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Is It "Accusatory And Immoderate" To Say That
Non-Wealthy Elder Abuse Victims Are Not Being Served?
Over a period of about a year and a half, in hearing after hearing, and in minute order after minute order, Judge Letteau strove to drive Hankin out of the Probate Court. Judge Letteau flagrantly violated a long list of rules governing his conduct, including humiliating Hankin in court over and over again, and including cutting Hankinís fees in half or more, time and again, for the purpose (which the Second District determined to be Judge Letteau's intent) of harming Hankin's law practice, instead of carrying out Judge Letteauís duties as a judicial officer.
In Conservatorship of Levitt, Justice Miriam Vogel distanced herself from the majority opinion, by stating that there was no indication of any need for reform. During oral argument, Justice Miriam Vogelís tone of voice expressed her annoyance and disdain for our appeal; she also agreed with Judge Klausner that the poor have perfectly adequate access to the judicial system, and that death penalty defendants get excellent representation under the current system. She suggested that Hankin was overpaid by Judge Klausner,
On page 16 of the [Not Certified for Publication] Conservatorship of Fiest decision, Justice Charles Vogel, denounced Judge Letteau's misconduct, but apparently characterized as "accusatory and immoderate" Hankinís "outspoken commentary" as follows:
" * * * Hankin had raised the court's ire by stating that the court's practice of cutting fees is used as a weapon by those who abuse elders because they are encouraged to drag out the litigation while the conservators and their attorneys are discouraged from doing all that is necessary to protect the elderly victims. The trial court took this outspoken commentary as a personal affront and stated that Hankin was ascribing elder abuse to the court, even saying that the court would circulate Hankin's remarks to other judges. * * * Ö..Hankin's commentary was accusatory and immoderateÖ."
[Page 16 of the Conservatorship of Fiest decision. (Emphasis added.)]
I (Marc Hankin) do not agree that my statements (summarized above by Justice Charles Vogel) were "accusatory and immoderate". Experienced probate lawyers all know those facts to be true and self-evident. It is time that we all acknowledge that the Emperor is naked. As responsible adults, we probate lawyers must stop extolling the beauty of the Emperor's garments (i.e., the court's "wisdom" in setting fees), even though by speaking out, we jeopardize our relations with the probate judges upon whom we depend for our fees. As officers of the court, we have a duty to speak out for those who have no voice, even if we have social relationships with those judges (as some of us do). I admit that I do not have a social relationship with those particular judges, i.e., Judges Letteau or Klausner, or Judge Klausner's successor, Thomas W. Stoever.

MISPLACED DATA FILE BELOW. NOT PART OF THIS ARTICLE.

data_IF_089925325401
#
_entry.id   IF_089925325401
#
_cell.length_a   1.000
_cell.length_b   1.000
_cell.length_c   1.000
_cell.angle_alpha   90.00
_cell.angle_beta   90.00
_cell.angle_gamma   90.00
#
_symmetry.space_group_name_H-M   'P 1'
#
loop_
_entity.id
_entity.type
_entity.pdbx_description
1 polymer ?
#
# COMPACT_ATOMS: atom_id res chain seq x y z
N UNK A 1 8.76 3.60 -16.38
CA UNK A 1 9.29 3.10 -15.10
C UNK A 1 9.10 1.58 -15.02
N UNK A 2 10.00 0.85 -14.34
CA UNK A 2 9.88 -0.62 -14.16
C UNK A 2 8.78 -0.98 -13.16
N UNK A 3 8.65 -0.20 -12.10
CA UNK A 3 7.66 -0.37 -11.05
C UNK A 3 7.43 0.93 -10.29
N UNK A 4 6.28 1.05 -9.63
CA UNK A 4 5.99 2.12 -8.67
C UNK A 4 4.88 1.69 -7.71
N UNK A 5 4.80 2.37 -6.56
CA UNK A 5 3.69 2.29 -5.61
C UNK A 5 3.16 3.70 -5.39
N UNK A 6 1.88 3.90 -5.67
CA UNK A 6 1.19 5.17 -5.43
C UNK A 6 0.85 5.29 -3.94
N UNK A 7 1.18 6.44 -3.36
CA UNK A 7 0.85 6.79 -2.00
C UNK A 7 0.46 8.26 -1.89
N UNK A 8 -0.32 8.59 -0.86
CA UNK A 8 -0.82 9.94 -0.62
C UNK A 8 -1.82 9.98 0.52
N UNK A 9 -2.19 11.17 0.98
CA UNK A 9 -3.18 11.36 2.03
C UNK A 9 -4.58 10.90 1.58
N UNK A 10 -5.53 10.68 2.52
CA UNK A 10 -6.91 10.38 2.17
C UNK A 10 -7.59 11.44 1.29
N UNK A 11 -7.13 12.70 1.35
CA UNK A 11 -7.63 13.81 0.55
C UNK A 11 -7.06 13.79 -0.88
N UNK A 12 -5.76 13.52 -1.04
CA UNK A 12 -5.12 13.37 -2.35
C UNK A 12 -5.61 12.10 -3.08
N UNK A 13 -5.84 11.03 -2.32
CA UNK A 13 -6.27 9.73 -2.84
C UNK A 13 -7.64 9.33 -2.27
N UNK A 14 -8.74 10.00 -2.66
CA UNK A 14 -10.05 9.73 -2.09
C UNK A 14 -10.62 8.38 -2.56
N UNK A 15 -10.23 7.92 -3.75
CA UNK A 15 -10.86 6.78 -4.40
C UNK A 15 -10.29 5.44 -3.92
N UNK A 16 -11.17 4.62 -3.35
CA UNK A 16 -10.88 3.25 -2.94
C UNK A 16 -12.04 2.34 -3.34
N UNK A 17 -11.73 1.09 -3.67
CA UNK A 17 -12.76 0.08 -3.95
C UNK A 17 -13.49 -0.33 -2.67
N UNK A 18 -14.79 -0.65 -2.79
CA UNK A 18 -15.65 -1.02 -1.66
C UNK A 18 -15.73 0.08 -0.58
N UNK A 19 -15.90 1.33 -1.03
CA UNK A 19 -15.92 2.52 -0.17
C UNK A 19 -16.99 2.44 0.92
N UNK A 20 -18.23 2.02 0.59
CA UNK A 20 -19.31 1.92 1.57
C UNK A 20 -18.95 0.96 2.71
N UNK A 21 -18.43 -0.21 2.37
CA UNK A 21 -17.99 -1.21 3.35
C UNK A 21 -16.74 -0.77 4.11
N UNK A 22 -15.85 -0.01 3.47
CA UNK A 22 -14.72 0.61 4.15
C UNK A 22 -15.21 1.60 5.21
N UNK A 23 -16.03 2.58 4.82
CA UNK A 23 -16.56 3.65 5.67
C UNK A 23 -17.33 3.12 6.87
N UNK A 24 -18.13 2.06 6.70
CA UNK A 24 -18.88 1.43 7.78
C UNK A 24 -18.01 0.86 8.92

It is long overdue for a member of the Bar to stand up and speak honestly about facts that we have all known to be true since we started practicing law, many of us several decades ago. It is unconscionable for us to keep quiet about these facts, merely to stay in the good graces of the judges upon whom we have depended for our livelihood.
People are dying out there because we lawyers and conservators have not stood up on our hind legs and announced the truth.
As the Bible says (in Ecclesiastes): "Those who were oppressed were weeping with tears, but no one was comforting them; no one delivers them from the power of their oppressors." Pastor Martin Niemoller, writing in 1945 on his release from a World War II Nazi concentration camp: "First, they came for the labor unions but I wasn't a labor unionist, so I didn't speak up. Then they came for the Communists but I wasn't a Communist, so I didn't speak up. Then they came for the Jews; but I wasn't a Jew, so I didn't speak up. Then they came for the Catholics, but I wasn't a Catholic, so I didn't speak up. Then they came for me-and there was no one left to speak up." You, I and the other people whose letters appear on my website, are speaking up. Eventually, someone will listen. Hopefully more people will join us in bringing this to the public's attention, before those of us who speak up are driven out of the practice of law by the ruffians on the bench.
(To see my allegedly "accusatory and immoderate" contentions in context, please click here.)
A judge with a reasonable amount of maturity, whose personality is not governed by a childish ego need, would have understood that my contentions were being offered to the court for the purpose of advancing the cause of service to the people who need us. A judge with a conscience would not impede a lawyer's efforts to protect an elder who has already once been victimized.[ Return to Access of the Elderly to Justice main page]